other form of measurement in accordance with Section 603.
60X.1.3 Reference energy use intensity (EUIr). The reference energy use intensity shall be determined
utilizing Table 60X.1. The EUIr value from Table 60X.1 shall be adjusted based on the monthly weighted
average percentage of occupied floor area during the 12‐month compliance period as documented in
accordance with 60X.3.2. For buildings with multiple use or occupancy designations in Table 60X.1, the
EUIr shall be adjusted based on the weighted area average of the use or occupancy.
60X.2 Annual direct and indirect CO2e emissions. The emissions associated with the EUIa shall be less than or
equal to the CO2e emissions associated with the CO2e emissions in accordance with the EUIr determined in
Section 60X.1.3. The CO2e emissions calculations for the building and building site shall be determined in
accordance with Sections 60X.2.1 and 60X.2.2 and Equation 6‐5.
CO2ea ≤ (CO2er x zEPI) / 100 (Equation 6‐5)
zEPI = the minimum score as prescribed by Section 60X.1.1
CO2ea = emissions associated with the EUIa of the building as determined in accordance with Section
CO2er = emissions associated with the EUIr as determined in accordance with Section 60X.1.3
60X.2.1 Onsite electricity. For the purpose of determining compliance with the provisions of Section
60X.2, the CO2e emissions associated with onsite electricity use shall be calculated in accordance with
Section 602.2.1.
60X.2.2 Onsite nonrenewable energy. For the purpose of determining compliance with the provisions of
Section 60X.2, the CO2e emissions associated with onsite non‐renewable energy use shall be calculated in
accordance with Section 602.2.2.
60X.3 Compliance
60X.3.1 Issuance of Temporary Certificate of Occupancy. Upon the satisfaction of the code official of
compliance with all code provision other than those covered in Section 60X, the official shall issue a
Temporary Certificate of Occupancy as authorized in Section 111.3 of the International Building Code.
60X.3.2 Reporting of Energy Use and CO2e Emissions. Within 36 months of issuance of the temporary
certificate of occupancy, the building owner shall provide the AHJ with documentation, in a form
acceptable to the code official and certified by a registered design professional, of a continuous 12‐month
period where the building meets requirements of Sections 60X.1 and 60X.2. The occupancy or use type for
the occupied period utilized in Section 60X.1.3 shall be indicated in the documentation and include, at a
minimum, the time periods and square footage of the building occupied by all building tenants.
60X.3.3 Certificate of Occupancy. Upon compliance with Section 60X.3.2, the building shall be issued a
Certificate of Occupancy.
60X.3.4 Non‐Compliance. Should the building owner fail to comply with Section 60X.3.2, the owner shall
be deemed non‐compliant and be issued a violation.

via – Premier cost estimating and efficient project delivery software solutions for JOC, SABER, IDIQ, MATOC, SATOC, MACC, POCA, BOA, BOS … featuring an exclusively enhanced 400,000 line item RSMeans Cost Database, visual estimating/automatic quantity take off ( QTO),  and collaborative contract/project/document management, all in one application.   Our technology is currently serving over 85% of United States Air Force bases and rapidly growing numbers of other DOD and non-DOD (United States Army Corps of Engineers,  Army, GSA, Homeland Security, VA..) federal departments/agencies, as well as state/county/local governments, colleges/universities, healthcare,  and airports/transportation.  RSMeans Strategic Partner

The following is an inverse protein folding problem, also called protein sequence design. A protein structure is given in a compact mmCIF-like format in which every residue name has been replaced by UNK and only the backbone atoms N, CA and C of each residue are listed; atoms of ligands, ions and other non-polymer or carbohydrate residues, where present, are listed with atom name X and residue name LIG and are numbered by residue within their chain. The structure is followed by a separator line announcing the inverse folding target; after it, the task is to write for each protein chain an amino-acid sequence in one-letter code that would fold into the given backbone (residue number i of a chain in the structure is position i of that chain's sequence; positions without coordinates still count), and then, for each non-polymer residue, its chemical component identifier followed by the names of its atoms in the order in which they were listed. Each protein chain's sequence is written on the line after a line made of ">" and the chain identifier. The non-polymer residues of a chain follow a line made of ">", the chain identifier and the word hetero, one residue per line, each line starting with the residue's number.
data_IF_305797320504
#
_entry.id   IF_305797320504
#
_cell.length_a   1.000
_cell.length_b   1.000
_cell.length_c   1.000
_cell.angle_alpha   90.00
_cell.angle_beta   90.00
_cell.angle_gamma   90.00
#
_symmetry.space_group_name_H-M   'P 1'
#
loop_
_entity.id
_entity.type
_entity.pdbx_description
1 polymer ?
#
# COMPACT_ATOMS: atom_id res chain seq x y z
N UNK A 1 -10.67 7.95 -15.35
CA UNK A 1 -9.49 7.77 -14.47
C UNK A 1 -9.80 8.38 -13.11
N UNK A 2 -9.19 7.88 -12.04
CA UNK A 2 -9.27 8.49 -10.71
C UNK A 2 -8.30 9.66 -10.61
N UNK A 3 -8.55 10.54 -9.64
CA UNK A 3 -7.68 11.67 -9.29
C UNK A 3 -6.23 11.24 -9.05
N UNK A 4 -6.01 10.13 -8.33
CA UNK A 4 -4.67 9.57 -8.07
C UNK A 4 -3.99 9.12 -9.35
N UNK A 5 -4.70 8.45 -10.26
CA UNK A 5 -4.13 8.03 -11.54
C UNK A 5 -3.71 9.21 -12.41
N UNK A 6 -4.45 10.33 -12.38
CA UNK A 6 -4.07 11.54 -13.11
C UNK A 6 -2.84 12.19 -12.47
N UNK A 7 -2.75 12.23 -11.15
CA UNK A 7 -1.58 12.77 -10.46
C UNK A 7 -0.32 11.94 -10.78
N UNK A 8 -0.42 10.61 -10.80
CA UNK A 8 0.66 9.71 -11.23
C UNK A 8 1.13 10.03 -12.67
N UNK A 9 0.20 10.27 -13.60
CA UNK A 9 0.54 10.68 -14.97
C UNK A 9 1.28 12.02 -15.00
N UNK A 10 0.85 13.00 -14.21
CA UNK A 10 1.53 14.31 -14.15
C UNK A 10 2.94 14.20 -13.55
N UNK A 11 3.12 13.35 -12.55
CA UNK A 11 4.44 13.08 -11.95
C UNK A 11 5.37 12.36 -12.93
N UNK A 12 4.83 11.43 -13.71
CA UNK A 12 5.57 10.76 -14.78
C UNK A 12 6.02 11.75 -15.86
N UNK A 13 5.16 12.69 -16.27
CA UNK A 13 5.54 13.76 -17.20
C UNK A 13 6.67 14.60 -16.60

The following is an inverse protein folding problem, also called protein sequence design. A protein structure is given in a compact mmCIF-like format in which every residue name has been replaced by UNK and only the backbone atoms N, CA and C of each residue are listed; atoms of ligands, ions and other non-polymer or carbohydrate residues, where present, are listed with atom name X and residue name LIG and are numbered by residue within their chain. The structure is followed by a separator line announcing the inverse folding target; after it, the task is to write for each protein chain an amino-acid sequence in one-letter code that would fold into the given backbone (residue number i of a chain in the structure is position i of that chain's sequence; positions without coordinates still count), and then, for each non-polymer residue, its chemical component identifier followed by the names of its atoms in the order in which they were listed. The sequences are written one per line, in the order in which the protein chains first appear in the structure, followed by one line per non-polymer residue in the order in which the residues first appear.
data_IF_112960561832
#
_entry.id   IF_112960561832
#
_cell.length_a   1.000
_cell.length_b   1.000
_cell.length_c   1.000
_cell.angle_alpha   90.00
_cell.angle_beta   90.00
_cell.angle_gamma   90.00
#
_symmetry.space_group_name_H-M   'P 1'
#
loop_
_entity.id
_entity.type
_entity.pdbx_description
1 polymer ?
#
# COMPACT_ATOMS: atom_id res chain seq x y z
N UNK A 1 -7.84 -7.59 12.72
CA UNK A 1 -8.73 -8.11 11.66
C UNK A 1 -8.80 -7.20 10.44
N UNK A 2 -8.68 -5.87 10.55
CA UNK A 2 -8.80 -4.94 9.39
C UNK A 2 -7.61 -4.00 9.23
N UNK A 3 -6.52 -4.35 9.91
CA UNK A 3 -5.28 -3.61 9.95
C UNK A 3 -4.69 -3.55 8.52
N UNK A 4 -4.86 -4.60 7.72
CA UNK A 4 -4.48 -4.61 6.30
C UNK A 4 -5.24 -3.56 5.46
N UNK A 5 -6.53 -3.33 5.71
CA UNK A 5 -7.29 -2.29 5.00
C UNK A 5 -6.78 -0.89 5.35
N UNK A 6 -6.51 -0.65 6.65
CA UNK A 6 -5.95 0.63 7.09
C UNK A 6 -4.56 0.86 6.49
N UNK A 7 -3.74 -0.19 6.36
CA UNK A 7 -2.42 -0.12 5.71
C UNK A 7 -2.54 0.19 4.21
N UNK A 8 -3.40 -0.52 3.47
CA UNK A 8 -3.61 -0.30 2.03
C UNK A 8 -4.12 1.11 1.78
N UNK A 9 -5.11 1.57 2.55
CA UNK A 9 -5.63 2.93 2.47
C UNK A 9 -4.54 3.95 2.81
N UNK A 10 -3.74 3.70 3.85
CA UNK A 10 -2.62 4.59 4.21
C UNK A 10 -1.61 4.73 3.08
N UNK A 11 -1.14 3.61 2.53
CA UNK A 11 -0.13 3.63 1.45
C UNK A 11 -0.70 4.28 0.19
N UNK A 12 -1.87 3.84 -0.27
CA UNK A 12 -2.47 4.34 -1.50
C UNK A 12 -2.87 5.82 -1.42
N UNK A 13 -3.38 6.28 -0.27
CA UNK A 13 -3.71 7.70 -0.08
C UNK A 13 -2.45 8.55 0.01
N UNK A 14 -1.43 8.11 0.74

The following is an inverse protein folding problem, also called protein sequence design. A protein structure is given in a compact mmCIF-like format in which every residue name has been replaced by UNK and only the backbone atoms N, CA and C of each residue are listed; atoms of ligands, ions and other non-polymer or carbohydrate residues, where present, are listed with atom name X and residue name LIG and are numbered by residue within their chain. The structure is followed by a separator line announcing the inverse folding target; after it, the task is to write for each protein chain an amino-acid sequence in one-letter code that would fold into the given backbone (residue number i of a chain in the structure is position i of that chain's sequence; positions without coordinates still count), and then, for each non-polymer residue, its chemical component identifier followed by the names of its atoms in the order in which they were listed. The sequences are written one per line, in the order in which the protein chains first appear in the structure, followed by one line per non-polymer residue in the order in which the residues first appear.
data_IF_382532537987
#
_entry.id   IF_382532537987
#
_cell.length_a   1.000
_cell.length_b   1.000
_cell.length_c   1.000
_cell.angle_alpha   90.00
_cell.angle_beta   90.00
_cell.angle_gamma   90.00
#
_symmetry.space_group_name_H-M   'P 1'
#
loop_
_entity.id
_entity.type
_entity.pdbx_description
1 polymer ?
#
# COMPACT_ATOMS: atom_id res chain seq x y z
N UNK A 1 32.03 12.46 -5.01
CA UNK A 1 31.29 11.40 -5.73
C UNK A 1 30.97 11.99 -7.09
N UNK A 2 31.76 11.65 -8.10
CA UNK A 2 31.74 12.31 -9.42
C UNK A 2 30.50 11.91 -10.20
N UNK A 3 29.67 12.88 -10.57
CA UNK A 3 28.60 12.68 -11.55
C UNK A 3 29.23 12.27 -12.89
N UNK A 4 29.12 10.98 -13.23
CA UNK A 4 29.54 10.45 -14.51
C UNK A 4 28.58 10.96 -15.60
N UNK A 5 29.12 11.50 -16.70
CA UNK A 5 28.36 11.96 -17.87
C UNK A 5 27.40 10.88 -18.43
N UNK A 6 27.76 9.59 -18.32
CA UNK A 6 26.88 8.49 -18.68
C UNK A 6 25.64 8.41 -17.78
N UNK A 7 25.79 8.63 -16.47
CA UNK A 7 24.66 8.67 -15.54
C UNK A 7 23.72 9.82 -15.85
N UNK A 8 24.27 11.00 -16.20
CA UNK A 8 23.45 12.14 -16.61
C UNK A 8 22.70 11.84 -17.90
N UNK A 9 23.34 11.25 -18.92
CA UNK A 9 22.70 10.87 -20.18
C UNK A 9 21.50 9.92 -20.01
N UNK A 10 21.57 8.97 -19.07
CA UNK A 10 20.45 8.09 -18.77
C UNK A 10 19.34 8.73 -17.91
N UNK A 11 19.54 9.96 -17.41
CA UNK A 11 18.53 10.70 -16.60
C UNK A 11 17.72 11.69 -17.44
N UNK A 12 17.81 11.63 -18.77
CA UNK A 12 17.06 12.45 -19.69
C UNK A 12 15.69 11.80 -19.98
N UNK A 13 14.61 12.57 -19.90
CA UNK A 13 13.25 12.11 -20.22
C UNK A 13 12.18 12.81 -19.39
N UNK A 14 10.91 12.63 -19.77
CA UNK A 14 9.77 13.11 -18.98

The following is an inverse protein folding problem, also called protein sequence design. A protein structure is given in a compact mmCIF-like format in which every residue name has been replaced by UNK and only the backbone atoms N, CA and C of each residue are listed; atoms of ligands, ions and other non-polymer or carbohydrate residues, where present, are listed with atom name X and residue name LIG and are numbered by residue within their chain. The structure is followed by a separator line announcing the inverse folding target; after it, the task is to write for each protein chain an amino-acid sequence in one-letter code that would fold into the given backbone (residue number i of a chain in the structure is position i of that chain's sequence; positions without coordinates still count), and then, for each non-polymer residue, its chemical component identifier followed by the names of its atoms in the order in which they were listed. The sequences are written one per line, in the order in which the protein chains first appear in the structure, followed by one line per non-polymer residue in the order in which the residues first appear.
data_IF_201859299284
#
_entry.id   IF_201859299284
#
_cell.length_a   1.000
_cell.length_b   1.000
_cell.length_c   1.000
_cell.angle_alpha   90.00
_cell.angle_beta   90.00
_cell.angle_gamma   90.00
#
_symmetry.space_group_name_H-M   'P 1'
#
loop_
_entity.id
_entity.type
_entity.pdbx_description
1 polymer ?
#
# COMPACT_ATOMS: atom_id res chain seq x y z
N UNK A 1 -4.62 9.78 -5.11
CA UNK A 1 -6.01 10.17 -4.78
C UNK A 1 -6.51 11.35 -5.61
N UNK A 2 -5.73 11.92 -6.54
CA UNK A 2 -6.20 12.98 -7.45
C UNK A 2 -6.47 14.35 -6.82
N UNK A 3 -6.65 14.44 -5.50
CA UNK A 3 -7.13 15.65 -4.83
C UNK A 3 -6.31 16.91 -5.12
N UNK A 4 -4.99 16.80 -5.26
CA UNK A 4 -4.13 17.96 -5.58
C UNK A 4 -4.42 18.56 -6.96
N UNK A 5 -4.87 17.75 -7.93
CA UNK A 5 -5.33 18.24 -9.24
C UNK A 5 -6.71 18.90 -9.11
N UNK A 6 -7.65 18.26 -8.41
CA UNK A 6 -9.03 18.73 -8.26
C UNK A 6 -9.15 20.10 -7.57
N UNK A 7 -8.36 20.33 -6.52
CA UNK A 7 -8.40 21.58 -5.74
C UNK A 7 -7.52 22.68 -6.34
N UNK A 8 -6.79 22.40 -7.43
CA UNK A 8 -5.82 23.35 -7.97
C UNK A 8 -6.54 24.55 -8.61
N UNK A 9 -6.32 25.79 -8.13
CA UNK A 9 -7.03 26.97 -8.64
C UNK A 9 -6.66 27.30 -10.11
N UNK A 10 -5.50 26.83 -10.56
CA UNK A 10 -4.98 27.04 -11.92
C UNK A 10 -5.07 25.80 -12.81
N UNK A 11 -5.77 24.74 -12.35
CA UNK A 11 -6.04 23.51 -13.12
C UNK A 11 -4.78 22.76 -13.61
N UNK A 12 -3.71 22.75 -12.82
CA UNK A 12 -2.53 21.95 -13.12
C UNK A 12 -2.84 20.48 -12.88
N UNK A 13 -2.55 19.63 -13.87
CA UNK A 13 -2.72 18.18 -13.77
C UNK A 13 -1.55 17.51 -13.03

Open BIM – What’s it going to take to get there?

1.  Robust, collaborative construction delivery methods – IPD, Integrated Project Delivery, JOC – Job Order Contracting, et al .  Collaboration in the building industry requires the integration of complex inter-related workflows whereby multitude of stakeholders are incorporated into a common pool of information, decision-support, and activities over an extensive period of time.

2. Standardized “Glossary”.. terms, acronyms, definitions.

3. Benchmarks, metrics.

4. Life-cycle perspective and management techniques/processes… vs. a “first cost mentality”.

5.  Technology focused upon enabling robust processes…vs. current focus upon 3D modeling.  Embedding vetted processes with technology enables consistent, scalable deployment.

6.  Current examples of “open’ and standardized knowledge domains, processes, terms, and  technologies.

Capital planning and management systems (CPMS) – physical and functional condition monitoring and associated capital reinvestment planning.  traditionally dealing with expenditures in excess of $10,000.

Computerized Maintenance Management systems (CMMS) – inventory, repair, maintenance of ‘movable equipment’.  Typically involving expenditures of $10,000 or less.

Computer-Aid Facility Managements Systems (CAFM) – space planning, move management, space utilization.

Building Automation Systems (BAS) – security, life/safety, access control, environment systems management.

Geographic Information Systems (GIS) – computerized location management / positioning.